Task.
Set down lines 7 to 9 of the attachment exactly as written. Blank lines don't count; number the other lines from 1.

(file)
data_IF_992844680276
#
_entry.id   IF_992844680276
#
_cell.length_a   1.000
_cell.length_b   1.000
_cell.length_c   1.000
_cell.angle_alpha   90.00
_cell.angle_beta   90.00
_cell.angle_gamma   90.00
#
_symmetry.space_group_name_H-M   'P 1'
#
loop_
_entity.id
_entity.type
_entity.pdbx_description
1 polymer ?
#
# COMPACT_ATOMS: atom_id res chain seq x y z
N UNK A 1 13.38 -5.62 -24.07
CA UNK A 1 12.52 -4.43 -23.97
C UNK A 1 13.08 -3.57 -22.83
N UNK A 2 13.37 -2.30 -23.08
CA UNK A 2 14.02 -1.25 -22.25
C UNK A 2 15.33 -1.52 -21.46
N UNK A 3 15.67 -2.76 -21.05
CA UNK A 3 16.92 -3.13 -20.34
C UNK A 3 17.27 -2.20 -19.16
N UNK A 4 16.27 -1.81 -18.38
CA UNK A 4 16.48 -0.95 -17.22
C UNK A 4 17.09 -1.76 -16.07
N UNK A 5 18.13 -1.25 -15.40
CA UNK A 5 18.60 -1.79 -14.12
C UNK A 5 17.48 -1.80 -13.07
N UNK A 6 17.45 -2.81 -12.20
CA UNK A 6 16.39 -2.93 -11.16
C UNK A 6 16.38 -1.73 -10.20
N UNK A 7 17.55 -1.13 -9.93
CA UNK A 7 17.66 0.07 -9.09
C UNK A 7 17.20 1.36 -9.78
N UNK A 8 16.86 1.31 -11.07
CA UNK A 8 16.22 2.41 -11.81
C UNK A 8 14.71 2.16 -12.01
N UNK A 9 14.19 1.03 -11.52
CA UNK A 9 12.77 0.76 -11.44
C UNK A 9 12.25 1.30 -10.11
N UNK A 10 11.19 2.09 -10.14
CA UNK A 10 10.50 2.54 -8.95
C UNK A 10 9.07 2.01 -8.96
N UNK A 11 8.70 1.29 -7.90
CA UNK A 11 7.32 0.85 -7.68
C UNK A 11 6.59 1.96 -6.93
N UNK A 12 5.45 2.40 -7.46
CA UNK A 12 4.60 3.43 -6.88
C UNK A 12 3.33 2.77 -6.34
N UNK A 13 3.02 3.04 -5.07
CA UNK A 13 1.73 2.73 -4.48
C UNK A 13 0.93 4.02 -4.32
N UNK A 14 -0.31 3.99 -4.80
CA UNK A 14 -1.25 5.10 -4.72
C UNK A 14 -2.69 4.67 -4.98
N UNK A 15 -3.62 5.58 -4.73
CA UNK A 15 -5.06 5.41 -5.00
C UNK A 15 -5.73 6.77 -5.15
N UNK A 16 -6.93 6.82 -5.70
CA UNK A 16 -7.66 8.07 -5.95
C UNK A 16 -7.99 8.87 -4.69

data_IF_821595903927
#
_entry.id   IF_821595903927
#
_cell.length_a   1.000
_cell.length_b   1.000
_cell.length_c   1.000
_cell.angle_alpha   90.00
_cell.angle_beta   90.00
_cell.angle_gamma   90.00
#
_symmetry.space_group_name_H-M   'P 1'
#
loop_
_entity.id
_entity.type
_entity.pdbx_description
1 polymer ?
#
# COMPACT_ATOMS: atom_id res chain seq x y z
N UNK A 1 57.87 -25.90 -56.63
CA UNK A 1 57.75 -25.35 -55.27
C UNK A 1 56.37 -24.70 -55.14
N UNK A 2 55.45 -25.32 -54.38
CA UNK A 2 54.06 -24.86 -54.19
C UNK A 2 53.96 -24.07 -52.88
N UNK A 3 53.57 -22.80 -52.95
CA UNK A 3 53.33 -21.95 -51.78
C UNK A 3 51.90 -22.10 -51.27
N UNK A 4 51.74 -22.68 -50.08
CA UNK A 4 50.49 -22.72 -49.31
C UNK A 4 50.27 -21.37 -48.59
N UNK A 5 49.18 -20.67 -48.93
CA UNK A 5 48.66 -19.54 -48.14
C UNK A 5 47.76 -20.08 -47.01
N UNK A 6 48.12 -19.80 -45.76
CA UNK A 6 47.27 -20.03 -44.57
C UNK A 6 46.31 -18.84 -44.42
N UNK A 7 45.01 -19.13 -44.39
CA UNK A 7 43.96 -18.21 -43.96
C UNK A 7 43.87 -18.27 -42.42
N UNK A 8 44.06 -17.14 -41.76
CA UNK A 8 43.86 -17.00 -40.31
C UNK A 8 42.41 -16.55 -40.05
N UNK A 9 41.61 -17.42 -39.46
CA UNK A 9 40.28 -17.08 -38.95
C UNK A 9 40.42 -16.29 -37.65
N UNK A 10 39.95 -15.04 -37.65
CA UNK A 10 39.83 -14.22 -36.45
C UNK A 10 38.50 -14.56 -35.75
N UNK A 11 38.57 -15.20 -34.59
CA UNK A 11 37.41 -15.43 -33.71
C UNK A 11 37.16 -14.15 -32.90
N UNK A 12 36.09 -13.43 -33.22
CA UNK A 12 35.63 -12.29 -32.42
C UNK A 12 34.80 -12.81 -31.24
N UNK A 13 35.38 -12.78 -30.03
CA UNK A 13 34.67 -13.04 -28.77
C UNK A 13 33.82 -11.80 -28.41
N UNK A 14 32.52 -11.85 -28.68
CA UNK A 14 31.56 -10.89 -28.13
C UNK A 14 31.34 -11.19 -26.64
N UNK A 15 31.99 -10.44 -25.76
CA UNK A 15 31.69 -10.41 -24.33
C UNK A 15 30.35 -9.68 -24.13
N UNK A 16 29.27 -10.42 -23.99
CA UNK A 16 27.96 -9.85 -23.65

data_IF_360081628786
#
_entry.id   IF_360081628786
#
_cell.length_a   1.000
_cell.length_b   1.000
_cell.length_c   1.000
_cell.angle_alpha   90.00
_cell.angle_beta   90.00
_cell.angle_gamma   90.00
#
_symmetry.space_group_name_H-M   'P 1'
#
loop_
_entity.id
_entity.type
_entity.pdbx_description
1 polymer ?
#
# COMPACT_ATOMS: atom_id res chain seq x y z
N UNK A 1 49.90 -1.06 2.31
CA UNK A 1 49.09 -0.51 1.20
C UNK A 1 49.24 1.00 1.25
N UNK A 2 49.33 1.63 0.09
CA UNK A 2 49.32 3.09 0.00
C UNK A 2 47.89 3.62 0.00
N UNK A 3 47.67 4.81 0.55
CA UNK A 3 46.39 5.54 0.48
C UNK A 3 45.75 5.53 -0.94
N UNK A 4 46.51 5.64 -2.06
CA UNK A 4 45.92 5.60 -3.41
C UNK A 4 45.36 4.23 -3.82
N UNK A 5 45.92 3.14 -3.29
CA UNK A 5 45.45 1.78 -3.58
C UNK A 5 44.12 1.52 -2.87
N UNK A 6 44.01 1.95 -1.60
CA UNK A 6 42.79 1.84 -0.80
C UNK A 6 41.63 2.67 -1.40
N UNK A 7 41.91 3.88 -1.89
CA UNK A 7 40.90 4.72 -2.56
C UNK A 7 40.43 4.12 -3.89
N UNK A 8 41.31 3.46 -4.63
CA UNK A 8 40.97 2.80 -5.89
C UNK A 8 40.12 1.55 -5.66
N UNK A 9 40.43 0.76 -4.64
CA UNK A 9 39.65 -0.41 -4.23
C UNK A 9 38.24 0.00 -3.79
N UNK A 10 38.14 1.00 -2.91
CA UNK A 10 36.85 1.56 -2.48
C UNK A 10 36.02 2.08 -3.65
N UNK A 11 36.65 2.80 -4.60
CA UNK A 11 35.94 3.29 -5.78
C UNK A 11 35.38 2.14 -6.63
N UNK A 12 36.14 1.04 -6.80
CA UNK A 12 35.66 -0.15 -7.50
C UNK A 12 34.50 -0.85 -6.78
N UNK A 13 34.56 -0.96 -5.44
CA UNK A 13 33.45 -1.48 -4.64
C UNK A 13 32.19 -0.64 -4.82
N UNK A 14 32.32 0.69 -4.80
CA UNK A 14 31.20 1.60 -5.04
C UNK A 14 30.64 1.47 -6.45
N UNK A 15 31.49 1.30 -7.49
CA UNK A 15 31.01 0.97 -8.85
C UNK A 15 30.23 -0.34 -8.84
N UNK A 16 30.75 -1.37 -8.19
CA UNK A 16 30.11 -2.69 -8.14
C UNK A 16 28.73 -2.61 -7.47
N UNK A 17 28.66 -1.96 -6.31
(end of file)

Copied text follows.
_cell.length_c   1.000
_cell.angle_alpha   90.00
_cell.angle_beta   90.00